New firearm bill could hamstring hunters

With the changing of the political guard, we all knew it was coming. Anyone who says different must be either in a state of denial or supportive of the onslaught. I’m talking about the barrage of gun control legislation that has been introduced for consideration by Congress in the past two months.

The one firearm bill that could have significant impact on hunters is H.R. 45, also known as Blair Holt’s Firearm Licensing and Record of Sale Act of 2009. Rep. Bobby Rush, D-Ill., introduced the bill “to provide for the implementation of a system of licensing for purchasers of certain firearms and for a record of sale system for those firearms, and for other purposes.”

You have to love phrases like “for other purposes” that say nothing yet open wide the door for creative interpretation on the part of clever politicians.

If passed, the Holt bill would make it illegal for any person, including licensed hunters who have no criminal record, to possess what is defined as a “qualifying firearm” unless that person has been issued a federally approved firearm license under authority of the Blair Holt Act. That means you would have to pick up this license to possess what many of you legally own. If that license were to be invalidated or revoked, you would be out of luck.

Under the terms of this bill, a qualifying firearm would include any handgun and any semiautomatic firearm that can accept a detachable feeding device. Antiques are excluded. This means that if you own a Ruger 10/22, one of the most common starter rifles in America, you would need to have a firearm license simply because it has a semiautomatic action and uses a detachable magazine.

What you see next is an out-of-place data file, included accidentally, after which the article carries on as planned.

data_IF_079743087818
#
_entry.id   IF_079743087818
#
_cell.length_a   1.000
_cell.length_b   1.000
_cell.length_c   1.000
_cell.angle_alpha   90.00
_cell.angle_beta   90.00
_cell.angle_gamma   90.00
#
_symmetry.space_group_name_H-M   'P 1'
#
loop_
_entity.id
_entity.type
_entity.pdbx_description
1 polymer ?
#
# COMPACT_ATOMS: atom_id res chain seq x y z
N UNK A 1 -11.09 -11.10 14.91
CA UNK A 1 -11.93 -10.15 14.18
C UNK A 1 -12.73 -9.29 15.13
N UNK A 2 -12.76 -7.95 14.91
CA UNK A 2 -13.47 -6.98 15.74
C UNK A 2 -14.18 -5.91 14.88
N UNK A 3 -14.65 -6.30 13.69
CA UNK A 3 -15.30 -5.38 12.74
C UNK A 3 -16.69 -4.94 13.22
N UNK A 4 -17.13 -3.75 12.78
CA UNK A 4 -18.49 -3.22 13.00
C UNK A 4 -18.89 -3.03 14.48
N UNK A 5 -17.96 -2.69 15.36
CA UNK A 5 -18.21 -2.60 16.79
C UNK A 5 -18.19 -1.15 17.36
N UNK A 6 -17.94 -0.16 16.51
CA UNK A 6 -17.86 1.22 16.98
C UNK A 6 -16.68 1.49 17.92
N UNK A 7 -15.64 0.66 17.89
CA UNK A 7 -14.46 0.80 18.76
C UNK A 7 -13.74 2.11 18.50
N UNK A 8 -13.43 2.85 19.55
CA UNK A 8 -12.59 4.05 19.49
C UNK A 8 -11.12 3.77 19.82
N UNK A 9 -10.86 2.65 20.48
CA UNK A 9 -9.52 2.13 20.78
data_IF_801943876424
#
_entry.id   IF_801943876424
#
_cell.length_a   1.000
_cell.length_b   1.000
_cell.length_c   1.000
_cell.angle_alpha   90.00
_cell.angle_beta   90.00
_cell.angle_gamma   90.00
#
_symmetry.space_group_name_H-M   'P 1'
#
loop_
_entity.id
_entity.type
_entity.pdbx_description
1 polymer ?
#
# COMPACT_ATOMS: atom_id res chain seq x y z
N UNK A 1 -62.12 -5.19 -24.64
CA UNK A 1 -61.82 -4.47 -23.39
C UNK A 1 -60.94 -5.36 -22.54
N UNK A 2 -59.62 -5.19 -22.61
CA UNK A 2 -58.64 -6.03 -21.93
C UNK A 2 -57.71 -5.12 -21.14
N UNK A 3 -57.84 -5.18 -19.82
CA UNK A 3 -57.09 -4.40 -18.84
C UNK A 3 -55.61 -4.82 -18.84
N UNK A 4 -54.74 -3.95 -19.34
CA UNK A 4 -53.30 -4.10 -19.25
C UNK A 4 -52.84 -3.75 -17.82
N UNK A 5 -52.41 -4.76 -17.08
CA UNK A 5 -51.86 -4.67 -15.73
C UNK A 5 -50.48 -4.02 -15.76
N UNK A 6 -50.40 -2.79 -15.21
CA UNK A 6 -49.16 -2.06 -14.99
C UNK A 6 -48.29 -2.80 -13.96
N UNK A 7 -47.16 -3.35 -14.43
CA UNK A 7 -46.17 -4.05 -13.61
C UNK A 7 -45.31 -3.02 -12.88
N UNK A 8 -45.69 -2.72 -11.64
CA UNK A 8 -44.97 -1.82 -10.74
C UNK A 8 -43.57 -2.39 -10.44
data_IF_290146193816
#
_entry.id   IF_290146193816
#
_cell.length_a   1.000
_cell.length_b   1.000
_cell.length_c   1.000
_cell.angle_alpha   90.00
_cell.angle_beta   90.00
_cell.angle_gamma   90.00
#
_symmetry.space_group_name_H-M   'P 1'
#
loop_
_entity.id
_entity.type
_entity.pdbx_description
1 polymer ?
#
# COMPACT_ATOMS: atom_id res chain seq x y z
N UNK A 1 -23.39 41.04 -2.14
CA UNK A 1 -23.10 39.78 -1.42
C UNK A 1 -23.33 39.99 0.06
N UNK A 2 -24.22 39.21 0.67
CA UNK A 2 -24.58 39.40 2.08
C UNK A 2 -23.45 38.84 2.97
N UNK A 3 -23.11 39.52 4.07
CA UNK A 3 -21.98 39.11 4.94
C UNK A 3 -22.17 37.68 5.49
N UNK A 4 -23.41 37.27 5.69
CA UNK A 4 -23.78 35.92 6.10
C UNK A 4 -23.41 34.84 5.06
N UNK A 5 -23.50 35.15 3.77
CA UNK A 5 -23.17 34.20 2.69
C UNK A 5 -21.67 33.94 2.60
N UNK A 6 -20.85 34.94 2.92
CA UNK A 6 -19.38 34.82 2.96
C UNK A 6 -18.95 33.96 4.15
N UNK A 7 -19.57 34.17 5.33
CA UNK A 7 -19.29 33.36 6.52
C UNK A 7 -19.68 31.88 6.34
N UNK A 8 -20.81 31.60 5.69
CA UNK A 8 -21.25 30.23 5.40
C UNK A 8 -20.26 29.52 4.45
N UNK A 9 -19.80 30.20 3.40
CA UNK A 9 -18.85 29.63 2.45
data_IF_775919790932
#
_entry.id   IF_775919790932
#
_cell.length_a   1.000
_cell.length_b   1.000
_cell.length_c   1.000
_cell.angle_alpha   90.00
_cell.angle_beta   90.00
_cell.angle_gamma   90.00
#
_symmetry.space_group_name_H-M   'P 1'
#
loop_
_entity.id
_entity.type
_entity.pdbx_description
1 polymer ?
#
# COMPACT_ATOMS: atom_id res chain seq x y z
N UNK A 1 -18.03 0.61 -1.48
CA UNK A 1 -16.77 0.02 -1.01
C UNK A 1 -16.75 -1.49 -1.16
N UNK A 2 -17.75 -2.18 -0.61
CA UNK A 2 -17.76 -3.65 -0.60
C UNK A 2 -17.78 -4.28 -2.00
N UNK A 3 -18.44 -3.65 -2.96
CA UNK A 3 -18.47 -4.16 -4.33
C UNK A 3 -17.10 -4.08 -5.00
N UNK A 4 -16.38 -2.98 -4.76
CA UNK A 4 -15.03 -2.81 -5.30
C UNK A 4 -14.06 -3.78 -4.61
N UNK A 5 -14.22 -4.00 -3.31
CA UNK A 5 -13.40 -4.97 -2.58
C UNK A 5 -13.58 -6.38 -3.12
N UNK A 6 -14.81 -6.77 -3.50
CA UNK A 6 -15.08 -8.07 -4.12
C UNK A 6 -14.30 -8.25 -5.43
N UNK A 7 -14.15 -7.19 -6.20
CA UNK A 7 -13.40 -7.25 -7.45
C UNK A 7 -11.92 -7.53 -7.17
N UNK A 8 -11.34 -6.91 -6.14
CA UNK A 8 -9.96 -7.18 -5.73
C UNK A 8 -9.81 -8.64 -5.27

Owners of a Remington Model 7400, regardless of caliber, would be in the same predicament. There are no provisions to grandfather in the semiautomatic deer rifle that Gramps gave you.

And when it comes to passing that semiautomatic rifle or handgun on to your son or daughter, be prepared for a paperwork nightmare because the transfer will have to be completed through a licensed dealer who will have to verify that the giver and the intended recipient hold a valid firearm license. Said transfer could not take place until the intended recipient was at least 18 years old. No more 10/22s under the Christmas tree.

The Holt bill would establish a national firearms registration system by recording every sale or transfer of ownership involving a qualifying firearm. For this to work, the legislation calls for eliminating language in the United States Code that prohibits the creation of such a system.

On top of all this, if someone steals your qualifying firearm and you don’t report the theft within 72 hours, guess who will face criminal charges? The same would be true if you move and don’t report your change of address within 60 days.

To obtain the firearm license, applicants would have to pass a written exam designed to test not only one’s knowledge of firearms safety, safe storage options and risks associated with the use of firearms but also one’s knowledge of federal, state and local firearms laws. Moreover, the exam also will test your knowledge on “any other subjects, as the attorney general determines to be appropriate.” There is nothing like being specific.

And let’s not forget the fee with the proposed licensing requirement. The fees “shall be not less than the amount determined by the attorney general to be necessary to … cover the costs of carrying out this title during that fiscal year, except that such amount shall not exceed $25.”

Do you think it will be any less than $25?

Learn more about H.R. 45 and other firearm legislation at or

WOODS AND WATERS BANQUET — Hunters and anglers looking to hang out and swap stories might want to attend the annual Woods and Waters Banquet on Saturday at South Point. Doors will open at 5 p.m. The club’s motto is “All we want to do is hunt and fish and talk about it.” Contact Gordon Warren at 702-498-6426 for information.

Freelance writer Doug Nielsen is a conservation educator for the Nevada Department of Wildlife. His column is not affiliated with or endorsed by the department. Any opinions he states in his column are his own. He can be reached at

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